Tailless Whipscorpion or Tail-Less Whip Scorpion???

large black bug with brown legs
October 17, 2009
we found this bug last night outside our front door. it has sux legs and two larger feelers on wither side of its body. its body is black and legs are brown. it crawls sideways and very fast. tried catching it but it was too quick for us
Wickenburg, Arizona

Tailless Whipscorpion
Tailless Whipscorpion

Dear Rhiannon,
Once we turned to BugGuide to substantiate our simple response, that response suddenly became a bit more complicated.  We have always referred to this fascinating creature as a Tailless Whipscorpion, but now that we have noticed that BugGuide has taken its identification to the species level, Paraphrynus mexicanus is being commonly called a Tail-less Whip Scorpion, but the order Amblypygi is still being called Tailless Whipscorpions.  The species information page on BugGuide states:  “Primarily denizens of humid tropics, most North American species are found in Florida and Gulf states, where they occasionally enter houses
” but interestingly, all the submissions have been from Arizona.  We prefer the non-hyphenated, compound word spelling of Tailless Whipscorpion indicated on the order information page of BugGuide.  These are shy, nocturnal, harmless predators that do not have any venom, and despite the frightening appearance, they are perfectly harmless, though foraging cockroaches, if they could contribute to this web page, might disagree.  They are capable of rapid, crablike, sideways, scuttling locomotion.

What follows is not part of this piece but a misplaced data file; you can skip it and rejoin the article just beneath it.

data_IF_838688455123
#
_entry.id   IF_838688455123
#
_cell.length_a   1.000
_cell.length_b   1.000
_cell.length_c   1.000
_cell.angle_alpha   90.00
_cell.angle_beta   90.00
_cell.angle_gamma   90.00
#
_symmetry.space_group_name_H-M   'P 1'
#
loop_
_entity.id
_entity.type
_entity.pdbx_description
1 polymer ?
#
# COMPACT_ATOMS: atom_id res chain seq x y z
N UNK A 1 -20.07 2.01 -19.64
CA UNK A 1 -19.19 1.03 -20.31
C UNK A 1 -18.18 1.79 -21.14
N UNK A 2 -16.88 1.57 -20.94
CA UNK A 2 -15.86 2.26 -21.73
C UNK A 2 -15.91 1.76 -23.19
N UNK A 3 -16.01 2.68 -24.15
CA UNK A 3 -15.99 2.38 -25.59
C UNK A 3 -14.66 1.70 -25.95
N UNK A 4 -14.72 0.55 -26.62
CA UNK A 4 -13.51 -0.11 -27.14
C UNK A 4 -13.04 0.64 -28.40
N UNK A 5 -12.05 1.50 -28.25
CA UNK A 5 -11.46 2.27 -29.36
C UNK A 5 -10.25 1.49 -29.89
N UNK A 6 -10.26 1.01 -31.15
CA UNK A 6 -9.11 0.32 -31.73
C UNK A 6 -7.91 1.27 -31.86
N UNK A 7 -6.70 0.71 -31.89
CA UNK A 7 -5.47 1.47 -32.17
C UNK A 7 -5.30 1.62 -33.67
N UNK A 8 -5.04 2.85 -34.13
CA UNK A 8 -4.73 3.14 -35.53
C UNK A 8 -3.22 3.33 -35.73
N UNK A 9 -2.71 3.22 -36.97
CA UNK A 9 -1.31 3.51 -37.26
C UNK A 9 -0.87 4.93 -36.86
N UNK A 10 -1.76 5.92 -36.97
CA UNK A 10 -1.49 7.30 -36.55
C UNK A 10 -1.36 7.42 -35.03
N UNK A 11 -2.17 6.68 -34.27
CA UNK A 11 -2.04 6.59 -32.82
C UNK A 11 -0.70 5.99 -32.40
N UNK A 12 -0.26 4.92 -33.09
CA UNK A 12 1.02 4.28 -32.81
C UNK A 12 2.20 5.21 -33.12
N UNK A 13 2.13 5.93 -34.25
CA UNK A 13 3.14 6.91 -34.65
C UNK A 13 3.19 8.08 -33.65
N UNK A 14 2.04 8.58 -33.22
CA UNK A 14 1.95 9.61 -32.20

3 thoughts on “Tailless Whipscorpion or Tail-Less Whip Scorpion???”

  1. This is actually an arthropod called a false scorpion or a pseudoscorpion. It is not a whip scorpion (tailless or otherwise).

    They have the ability to spin webs which are often found under papers and books. They eat the larvae of moths so they are a helpful bug to find in your home. This causes them to also be referred to as “book scorpions”!

  2. I concur. Pseudoscoprions typically are much smaller over all, or have much longer legs (depending on their habitat). In fact, the largest pseudoscorpion I’ve ever seen, personally, was smaller than my pinky nail.


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